Subaru Corp., looking to further strengthen its safety chops, has finished construction of two new test tracks in Japan.
The new additions to automaker's Bifuka Proving Ground in Hokkaido, Japan, were dubbed the "Advanced Driver Assist Technologies Test Tracks." Upgrades were made to the existing test tracks, as well, Subaru said.
A new 2.6-mile high-speed circuit features curves simulating those found on expressways, merging and diverging lanes, a multilane track to simulate a four-lane road and a concrete paved road "simulating North American freeway surfaces," Subaru said.
The other addition, an urban road course, simulates two-way traffic on roads with one lane each way, intersections with and without turning lanes, as well as a roundabout intersection similar to those found in Europe, Subaru noted.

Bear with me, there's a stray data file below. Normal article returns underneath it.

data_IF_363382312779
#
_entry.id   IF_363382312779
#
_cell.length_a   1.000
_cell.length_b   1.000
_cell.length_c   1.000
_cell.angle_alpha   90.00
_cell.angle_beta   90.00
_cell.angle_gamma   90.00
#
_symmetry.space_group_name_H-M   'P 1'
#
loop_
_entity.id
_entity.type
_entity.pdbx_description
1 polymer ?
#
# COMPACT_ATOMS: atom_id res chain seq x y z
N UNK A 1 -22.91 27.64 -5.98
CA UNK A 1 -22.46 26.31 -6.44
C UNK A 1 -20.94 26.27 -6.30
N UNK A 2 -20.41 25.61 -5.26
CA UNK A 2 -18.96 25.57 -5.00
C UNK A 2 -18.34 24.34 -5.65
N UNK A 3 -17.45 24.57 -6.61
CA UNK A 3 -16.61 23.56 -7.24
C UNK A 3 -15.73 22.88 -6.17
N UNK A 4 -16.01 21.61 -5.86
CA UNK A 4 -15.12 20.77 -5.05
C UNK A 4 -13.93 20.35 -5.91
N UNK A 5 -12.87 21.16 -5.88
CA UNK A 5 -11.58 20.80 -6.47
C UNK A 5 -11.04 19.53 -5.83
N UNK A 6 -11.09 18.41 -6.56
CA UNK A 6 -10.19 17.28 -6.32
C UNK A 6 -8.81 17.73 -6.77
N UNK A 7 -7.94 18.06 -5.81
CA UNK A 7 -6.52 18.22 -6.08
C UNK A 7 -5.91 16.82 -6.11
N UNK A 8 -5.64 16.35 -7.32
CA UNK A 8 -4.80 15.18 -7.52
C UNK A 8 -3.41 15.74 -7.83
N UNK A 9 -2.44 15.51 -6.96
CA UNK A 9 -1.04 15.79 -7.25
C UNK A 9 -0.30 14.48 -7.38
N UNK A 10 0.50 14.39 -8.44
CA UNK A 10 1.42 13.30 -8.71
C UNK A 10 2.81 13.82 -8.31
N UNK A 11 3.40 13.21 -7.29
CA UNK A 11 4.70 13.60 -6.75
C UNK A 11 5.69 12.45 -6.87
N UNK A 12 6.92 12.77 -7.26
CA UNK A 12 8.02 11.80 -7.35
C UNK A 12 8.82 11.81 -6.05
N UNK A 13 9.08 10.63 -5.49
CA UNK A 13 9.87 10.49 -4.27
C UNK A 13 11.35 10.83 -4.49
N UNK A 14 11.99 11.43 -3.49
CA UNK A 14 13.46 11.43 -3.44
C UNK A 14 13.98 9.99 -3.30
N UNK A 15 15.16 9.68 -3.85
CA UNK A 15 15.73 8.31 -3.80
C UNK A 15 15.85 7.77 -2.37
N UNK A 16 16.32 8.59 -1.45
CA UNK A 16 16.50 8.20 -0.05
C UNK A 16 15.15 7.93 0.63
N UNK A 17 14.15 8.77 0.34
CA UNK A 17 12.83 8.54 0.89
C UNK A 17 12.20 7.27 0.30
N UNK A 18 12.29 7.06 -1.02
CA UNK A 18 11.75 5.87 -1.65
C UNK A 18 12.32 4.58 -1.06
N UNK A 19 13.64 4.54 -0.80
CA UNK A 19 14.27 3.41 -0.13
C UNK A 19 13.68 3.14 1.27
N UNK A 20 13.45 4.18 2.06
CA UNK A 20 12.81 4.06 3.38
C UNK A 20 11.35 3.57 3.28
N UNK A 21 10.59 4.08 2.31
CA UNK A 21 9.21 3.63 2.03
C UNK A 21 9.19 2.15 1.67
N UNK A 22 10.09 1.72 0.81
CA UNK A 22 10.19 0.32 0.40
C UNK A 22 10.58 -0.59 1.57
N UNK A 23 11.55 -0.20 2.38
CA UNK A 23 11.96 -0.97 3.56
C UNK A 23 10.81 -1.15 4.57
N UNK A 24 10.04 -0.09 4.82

Subaru said the new tracks, "will be used to further accelerate the technological development needed for driver assist technologies as they become increasingly advanced."
Testing at the tracks will begin next month, Subaru said.
Touring Assist, a camera-based function that automatically steers a car around curves, debuted on the Japanese Lavorg wagon and S4 sedan, a Japanese version of the WRX, that have its EyeSight safety system.
Subaru has said it has no concrete timetable for bringing Touring Assist to the U.S., but Tasuku Maruyama, manager of advanced safety design at Subaru, told Automotive News in June that he hopes it will arrive within five years.
In the U.S., Subaru's EyeSight package consisting of adaptive cruise control, a precollision braking system, lane departure and sway warning, and blind spot detection, has become increasingly popular with customers.
For example, EyeSight is found in 40 percent of Impreza sales in the U.S.
Located north of Tokyo, the Bifuka Proving Ground opened in 1995.
Subaru said it invested 3 billion yen ($26.4 million) into the facility for the new tracks.